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An Online Resource Library on Gender-Based Violence.

‘Suddenly I’m breathing’: hope as Haaland takes on crisis of missing and murdered Native Americans

Sunday, April 11, 2021

"For 30 long years, Ana White has been searching for her sister, Andrea 'Chick' White. The then 22-year-old Native mother of four including an eight-month-old baby had traveled to Eureka, California, in July 1991 for a court date, after an auto accident. She was spotted hitchhiking home along a freeway near Blue Lake, in northern California. She has been missing ever since.

White, who described her sister as a great mother and very giving person, has repeatedly prodded local law enforcement, who she said have largely given her 'lip service,' and helped to spread awareness about the case through social media posts. But for three frustrating decades the situation has remained unchanged.

Now, after the secretary of the interior, Deb Haaland, announced the formation of a new unit to investigate the epidemic of missing and murdered Native Americans, she said she has suddenly found herself with a renewed sense of hope.

'It’s like, oh, suddenly I’m breathing. It’s like I’m being resuscitated,' said White, a member of the Hoopa Valley Tribe. 'If my feelings were to be visible, that’s what you’d see. Somehow, I’ve got this oxygen tank right here, and Deb Haaland put it on my side.'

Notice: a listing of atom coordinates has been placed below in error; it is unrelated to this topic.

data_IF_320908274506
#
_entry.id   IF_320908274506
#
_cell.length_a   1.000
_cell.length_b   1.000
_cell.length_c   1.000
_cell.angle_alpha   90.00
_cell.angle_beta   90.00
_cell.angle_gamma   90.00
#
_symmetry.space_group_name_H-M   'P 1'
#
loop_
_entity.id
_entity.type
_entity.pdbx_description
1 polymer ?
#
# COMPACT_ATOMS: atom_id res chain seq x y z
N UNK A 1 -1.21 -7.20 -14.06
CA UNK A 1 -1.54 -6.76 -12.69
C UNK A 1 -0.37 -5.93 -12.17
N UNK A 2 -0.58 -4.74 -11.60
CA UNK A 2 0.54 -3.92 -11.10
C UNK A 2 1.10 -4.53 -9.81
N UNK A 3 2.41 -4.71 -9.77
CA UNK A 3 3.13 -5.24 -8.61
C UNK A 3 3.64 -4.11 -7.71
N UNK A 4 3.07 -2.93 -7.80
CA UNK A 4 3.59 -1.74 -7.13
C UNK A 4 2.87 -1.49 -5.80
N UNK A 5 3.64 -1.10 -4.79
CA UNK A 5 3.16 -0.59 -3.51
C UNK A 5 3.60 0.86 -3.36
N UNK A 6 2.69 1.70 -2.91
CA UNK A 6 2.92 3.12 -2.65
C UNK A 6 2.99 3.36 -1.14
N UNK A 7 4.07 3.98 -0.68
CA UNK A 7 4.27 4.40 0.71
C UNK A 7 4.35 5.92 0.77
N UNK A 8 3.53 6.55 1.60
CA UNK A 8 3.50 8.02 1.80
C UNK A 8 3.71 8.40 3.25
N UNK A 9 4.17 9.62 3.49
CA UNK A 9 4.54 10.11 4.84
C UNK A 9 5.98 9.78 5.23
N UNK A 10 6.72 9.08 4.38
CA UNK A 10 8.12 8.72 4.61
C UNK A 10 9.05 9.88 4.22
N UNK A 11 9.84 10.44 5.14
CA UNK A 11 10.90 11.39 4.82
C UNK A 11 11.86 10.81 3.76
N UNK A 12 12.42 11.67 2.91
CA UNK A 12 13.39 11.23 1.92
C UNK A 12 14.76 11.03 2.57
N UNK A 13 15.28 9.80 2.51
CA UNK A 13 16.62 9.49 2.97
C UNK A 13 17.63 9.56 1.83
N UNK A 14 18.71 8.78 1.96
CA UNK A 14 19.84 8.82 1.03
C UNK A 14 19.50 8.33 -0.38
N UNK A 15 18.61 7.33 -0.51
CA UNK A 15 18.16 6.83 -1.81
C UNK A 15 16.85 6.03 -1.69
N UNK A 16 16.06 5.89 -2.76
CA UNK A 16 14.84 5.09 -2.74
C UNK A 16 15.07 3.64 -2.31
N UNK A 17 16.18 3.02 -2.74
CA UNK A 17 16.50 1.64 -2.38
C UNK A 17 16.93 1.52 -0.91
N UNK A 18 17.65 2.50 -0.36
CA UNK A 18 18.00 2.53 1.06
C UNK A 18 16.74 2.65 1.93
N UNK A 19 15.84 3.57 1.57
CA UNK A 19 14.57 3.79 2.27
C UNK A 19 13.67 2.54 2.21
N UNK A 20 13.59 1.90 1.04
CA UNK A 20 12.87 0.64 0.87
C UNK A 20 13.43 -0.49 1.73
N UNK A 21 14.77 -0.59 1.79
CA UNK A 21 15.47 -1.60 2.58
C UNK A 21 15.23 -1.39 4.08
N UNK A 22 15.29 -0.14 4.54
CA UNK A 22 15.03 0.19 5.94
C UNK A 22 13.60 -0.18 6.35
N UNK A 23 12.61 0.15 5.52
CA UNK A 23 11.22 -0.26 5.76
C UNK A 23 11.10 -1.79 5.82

Haaland, the first Indigenous cabinet secretary in US history, announced the formation of the Missing & Murdered Unit (MMU) within the Bureau of Indian Affairs office of justice services earlier this month, just two weeks after being sworn in.

In a statement, Haaland, an enrolled member of the Pueblo of Laguna, described the violence against Native people as a 'crisis that has been underfunded for decades.'

...Roxanne White, a survivor of human trafficking, a family member of missing and murdered Indigenous people and an activist, said she was excited that Haaland has this position and is leading this work. But, she said, moving forward she would like to see there be a real collaboration between officials and families within the new unit.

'We are going to be the ones to guide this,' said White. 'I really believe this, because we’re the ones that have been doing this work. We’ve been doing the searches; we’ve been the ones dealing with all of this stuff … The relationship between, you know, governmental, FBI, DoJ and families has to be stronger, and it has to be more meaningful and authentic.'”

Read the full article here.